Matthew’s Place
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Matthew’s Place

The devastating reality of being young and queer in a country that bans homosexuality

by Judy Bokao

Being queer in a country where your existence is illegal is one of the most disheartening things any human being can go through. As a queer lady, I am always very aware of this situation. I knew my rights would be limited by the homophobic laws of my country. I also knew that it wouldn’t be an easy fight and that some people would no longer see me as a human. I, however, was not prepared for the loneliness I would have to endure.

Most queer people who live in countries where there are no protective laws for sexual minorities know how harsh the laws can be against homophobic people. In most cases, they have only two choices. The first is that they can do their best to live secretly, hiding their sexuality and always trying to blend in. It is draining to hide yourself to conform to society. There is always the fear of slipping, saying, or doing one wrong thing. Living with a huge secret puts you on edge at all times.

Sometimes, it gets too much to bear and impacts your mental health. In most cases, some people sadly commit suicide because they feel trapped between who they truly are and what society expects them to be. It is a lonely life, where you are not living, but playing a character written by society for society.

The other choice is coming out and choosing to live authentically. It sounds amazing but not if you live in these countries where you can be jailed or persecuted. You are no longer a person, but a threat to society. You are treated cruelly and your life is reduced to only your sexuality. That is all people will associate you with. The law will use all of its might to “eradicate” homosexuality and in many occasions, queer people have lost their lives.

Do you know what these two choices have in common? It is fear and loneliness.

Staying hidden is not an easy feat. You cannot be honest with even those closest to you. It also takes a toll on your mental health. You are always in fear of being forcefully outed and you are always lonely because you can’t fully be yourself.

Even when you come out, it will still get lonely. It doesn’t matter if you are surrounded by friends or family. First, you will always need to be cautious of the people you let into your life. You will always be on guard when you are out in the public. We are all aware of how many queer people have died at the hands of a mob attack. You are always on the lookout because your life and freedom is at stake.

You can’t date freely. If you do, you risk being charged with acts of “carnal knowledge against the order of nature.” There have been cases where queer people have been locked up and denied their rights to defend themselves in court. They also end up being treated inhumanely with forced anal examinations or are publicly humiliated during their arrests. If you are lucky enough to find someone to love and who loves you back, you can’t get married either. This means that your life partner doesn’t get to enjoy the rights and protections that come with a marriage.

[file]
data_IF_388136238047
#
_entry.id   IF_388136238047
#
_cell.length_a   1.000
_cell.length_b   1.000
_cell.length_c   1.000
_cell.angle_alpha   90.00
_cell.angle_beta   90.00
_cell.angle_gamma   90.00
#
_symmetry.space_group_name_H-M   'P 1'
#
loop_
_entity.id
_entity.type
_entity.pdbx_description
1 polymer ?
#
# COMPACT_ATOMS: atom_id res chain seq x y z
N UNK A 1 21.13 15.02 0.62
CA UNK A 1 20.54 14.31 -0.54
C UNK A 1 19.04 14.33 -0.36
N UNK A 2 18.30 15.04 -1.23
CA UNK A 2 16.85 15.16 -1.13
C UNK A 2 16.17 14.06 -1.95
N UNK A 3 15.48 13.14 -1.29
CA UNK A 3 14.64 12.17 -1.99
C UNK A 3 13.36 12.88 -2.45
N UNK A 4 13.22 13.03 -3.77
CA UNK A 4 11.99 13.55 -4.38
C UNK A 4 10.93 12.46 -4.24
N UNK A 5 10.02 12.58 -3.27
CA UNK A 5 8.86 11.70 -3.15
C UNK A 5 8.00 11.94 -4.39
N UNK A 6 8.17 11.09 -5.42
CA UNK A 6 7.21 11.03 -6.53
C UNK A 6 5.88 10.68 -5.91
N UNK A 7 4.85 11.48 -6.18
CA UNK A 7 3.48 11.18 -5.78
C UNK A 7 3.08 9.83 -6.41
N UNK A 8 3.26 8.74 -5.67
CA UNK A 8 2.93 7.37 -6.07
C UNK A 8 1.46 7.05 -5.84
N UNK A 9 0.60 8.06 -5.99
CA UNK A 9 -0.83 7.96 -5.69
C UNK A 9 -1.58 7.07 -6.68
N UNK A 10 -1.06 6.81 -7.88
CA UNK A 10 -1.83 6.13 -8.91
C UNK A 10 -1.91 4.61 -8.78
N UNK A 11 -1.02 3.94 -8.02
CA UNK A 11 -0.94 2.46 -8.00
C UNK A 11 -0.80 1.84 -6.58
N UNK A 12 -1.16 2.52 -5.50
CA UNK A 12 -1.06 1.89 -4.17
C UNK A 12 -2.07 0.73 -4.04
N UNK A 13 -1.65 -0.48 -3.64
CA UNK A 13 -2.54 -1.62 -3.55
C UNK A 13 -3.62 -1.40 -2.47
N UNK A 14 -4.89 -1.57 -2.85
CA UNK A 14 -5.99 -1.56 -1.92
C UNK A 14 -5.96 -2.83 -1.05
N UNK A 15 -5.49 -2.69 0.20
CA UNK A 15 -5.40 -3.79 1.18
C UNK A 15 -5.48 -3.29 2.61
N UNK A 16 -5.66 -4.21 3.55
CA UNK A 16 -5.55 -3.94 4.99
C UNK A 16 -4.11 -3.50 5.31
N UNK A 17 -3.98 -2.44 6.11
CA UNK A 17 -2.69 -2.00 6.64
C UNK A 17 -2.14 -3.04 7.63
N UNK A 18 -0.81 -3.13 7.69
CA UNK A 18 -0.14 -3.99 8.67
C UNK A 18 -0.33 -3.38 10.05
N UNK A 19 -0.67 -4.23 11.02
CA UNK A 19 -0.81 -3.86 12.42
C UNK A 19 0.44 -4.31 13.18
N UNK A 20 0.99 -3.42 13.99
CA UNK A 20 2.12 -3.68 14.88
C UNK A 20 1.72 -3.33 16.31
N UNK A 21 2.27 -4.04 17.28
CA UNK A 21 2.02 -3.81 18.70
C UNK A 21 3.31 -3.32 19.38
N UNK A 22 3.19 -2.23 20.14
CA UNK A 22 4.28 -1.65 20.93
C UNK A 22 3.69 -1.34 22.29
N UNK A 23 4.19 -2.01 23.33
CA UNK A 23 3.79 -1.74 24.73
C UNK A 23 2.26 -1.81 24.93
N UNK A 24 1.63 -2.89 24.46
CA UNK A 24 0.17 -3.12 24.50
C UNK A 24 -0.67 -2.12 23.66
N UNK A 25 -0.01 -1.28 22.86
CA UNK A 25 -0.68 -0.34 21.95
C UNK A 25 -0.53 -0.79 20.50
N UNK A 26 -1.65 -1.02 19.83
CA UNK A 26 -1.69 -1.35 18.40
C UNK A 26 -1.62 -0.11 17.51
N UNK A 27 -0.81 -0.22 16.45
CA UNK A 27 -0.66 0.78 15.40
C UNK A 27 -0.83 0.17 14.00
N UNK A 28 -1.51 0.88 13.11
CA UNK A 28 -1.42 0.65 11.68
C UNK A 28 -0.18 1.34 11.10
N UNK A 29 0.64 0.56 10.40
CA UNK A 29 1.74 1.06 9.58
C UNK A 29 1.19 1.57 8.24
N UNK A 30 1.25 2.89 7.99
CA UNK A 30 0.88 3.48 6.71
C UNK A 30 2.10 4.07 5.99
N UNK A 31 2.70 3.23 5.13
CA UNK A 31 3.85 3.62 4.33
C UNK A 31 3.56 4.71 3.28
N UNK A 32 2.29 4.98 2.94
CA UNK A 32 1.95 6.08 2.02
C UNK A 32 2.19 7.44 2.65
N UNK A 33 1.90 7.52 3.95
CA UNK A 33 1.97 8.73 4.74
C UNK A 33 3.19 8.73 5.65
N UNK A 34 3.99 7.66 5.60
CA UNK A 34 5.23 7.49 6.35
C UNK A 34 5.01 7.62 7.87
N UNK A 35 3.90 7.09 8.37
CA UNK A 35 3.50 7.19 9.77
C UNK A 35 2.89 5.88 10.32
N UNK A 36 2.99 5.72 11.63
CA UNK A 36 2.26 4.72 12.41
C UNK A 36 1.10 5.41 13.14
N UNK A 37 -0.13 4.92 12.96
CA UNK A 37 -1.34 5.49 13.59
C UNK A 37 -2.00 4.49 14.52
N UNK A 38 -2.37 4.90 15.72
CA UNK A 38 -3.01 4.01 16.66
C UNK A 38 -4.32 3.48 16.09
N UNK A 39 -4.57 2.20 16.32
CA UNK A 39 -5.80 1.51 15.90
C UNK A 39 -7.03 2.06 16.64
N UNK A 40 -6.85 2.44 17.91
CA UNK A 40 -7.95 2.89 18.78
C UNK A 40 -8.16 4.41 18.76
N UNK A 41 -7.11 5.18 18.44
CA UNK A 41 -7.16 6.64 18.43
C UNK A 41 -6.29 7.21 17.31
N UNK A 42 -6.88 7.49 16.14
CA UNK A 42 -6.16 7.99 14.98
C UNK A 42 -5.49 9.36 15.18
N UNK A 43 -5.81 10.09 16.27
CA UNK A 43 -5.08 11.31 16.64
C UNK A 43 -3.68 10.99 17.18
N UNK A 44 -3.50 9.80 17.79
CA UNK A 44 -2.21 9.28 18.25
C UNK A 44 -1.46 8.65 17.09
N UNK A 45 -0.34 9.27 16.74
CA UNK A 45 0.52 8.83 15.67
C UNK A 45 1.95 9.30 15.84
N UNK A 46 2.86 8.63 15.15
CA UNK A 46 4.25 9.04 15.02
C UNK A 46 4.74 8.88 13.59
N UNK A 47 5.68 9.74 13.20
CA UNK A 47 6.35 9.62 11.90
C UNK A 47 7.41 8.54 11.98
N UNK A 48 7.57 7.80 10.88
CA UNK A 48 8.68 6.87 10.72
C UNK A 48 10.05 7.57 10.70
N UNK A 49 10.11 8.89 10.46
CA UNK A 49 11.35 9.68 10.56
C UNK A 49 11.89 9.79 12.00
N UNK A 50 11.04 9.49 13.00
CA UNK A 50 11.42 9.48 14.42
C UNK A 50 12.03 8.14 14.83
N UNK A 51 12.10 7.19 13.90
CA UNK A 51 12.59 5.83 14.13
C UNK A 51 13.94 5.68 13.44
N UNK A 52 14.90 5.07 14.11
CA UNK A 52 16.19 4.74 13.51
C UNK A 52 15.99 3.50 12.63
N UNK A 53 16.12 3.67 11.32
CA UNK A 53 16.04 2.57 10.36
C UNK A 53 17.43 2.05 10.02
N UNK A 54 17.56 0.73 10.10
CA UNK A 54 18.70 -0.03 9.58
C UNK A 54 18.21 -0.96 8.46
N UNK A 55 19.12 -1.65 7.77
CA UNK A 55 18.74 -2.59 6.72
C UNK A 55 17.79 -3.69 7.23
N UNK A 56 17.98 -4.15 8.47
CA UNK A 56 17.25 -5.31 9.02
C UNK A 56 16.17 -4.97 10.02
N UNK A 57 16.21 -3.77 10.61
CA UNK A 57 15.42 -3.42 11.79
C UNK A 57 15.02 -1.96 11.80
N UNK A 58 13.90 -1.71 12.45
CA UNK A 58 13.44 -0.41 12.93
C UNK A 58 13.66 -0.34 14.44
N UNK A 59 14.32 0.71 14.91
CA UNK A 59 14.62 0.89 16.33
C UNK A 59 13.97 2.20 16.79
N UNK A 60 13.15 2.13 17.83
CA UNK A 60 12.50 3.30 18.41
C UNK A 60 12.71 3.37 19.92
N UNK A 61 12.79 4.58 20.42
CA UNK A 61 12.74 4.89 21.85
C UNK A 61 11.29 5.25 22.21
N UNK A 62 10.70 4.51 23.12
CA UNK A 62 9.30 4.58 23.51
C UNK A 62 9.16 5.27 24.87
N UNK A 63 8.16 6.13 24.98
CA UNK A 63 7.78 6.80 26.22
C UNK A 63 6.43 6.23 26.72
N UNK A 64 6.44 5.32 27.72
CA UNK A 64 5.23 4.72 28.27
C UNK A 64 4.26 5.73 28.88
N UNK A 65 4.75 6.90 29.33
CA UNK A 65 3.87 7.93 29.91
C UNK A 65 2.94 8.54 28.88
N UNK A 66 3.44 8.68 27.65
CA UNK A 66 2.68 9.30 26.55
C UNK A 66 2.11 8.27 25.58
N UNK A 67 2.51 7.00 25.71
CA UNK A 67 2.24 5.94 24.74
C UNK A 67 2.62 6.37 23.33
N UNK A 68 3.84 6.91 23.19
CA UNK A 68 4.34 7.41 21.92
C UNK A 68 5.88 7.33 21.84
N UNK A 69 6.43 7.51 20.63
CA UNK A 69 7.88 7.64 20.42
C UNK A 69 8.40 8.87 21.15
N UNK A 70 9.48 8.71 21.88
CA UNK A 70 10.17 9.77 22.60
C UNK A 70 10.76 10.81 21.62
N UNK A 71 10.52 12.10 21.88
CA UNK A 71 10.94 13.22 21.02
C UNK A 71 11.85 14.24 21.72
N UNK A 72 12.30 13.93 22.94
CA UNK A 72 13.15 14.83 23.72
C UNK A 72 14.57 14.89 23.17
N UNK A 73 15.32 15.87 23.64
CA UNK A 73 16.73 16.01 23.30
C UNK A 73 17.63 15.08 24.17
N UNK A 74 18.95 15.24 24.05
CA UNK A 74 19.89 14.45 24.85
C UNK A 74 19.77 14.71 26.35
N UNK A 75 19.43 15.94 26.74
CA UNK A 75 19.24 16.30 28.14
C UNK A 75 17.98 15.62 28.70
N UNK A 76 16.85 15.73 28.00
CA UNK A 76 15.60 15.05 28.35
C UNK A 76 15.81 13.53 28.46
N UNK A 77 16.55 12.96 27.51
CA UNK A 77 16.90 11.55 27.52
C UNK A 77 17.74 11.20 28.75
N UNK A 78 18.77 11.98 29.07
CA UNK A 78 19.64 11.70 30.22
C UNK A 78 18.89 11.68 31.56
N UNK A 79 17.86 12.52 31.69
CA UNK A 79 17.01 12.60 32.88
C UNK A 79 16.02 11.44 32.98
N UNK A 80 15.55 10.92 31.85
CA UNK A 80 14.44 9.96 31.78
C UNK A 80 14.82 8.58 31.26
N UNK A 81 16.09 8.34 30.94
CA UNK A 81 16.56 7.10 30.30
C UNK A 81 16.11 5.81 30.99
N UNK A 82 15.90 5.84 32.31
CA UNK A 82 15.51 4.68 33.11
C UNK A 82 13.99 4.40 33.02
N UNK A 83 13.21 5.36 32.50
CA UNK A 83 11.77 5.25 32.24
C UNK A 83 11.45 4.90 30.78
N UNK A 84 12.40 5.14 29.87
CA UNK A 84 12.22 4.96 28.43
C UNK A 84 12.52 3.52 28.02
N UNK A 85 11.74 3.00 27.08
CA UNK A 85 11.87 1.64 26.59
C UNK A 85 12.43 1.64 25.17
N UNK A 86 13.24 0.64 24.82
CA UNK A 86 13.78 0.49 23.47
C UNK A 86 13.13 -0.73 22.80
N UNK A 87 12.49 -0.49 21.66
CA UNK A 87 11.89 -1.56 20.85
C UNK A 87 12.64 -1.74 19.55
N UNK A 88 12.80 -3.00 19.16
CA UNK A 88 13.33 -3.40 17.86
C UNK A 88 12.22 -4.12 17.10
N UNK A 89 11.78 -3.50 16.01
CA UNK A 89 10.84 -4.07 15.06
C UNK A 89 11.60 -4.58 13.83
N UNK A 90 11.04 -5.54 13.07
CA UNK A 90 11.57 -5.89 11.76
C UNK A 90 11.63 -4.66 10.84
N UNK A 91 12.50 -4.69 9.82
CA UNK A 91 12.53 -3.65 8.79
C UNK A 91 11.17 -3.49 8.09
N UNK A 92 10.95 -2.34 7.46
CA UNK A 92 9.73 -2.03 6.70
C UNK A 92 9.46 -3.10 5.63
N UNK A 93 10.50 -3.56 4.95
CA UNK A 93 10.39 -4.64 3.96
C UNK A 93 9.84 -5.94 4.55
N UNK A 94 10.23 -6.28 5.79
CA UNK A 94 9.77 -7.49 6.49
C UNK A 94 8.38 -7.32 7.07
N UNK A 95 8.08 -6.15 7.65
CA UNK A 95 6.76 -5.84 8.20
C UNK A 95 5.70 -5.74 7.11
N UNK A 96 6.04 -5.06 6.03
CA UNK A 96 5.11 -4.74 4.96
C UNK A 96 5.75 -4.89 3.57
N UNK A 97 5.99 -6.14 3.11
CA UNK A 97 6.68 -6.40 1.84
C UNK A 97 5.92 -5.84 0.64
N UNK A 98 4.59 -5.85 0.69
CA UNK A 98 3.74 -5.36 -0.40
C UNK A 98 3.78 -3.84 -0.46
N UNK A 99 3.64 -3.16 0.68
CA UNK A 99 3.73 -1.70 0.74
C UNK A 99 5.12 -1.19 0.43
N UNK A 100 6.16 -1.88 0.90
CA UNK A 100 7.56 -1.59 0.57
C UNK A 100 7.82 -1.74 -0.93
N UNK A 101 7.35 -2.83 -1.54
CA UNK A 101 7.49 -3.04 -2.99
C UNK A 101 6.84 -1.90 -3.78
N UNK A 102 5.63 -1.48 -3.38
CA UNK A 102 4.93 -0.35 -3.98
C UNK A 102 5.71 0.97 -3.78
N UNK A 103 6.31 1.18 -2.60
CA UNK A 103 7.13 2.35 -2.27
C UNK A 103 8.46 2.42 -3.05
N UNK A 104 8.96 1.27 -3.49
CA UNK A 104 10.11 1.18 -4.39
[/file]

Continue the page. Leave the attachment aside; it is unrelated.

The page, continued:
The stigma, homophobia, and harassment on a daily basis will not be easy. The worst part is when your family and friends distance themselves from you. Your whole support system is suddenly taken away from you and it can be extremely painful. There have been cases where families have killed their queer family members because they see them as an embarrassment and it is considered “honor killing.”

As a young queer person living in an extreme homophobic country, I am learning to make my peace with the loneliness. I am learning to get a new support system that understands me and sees me for more than just my sexuality. I am learning to bring the walls down and letting a few trusted people in. I am coming to terms with that fear. It can be so limiting. Since we only live once, I need to live and embrace life.

There will be many moments where we will feel lonely- but I want you to know, that you are not alone.

About the Author:

Judy Bokao was born in Ethiopia but relocated to Nairobi two years ago. She is passionate about everyone having equal rights and is also big on conservation and speaking up for our planet. Judy loves reading and photography and is just a free-spirited young lady trying to grow into a woman her mom can be proud of.

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Matthew's Place

Matthew's Place

MatthewsPlace.com is a program of the Matthew Shepard Foundation| Words by & for LGBTQ+ youth | #EraseHate | Want to submit? Email patrick@matthewshepard.org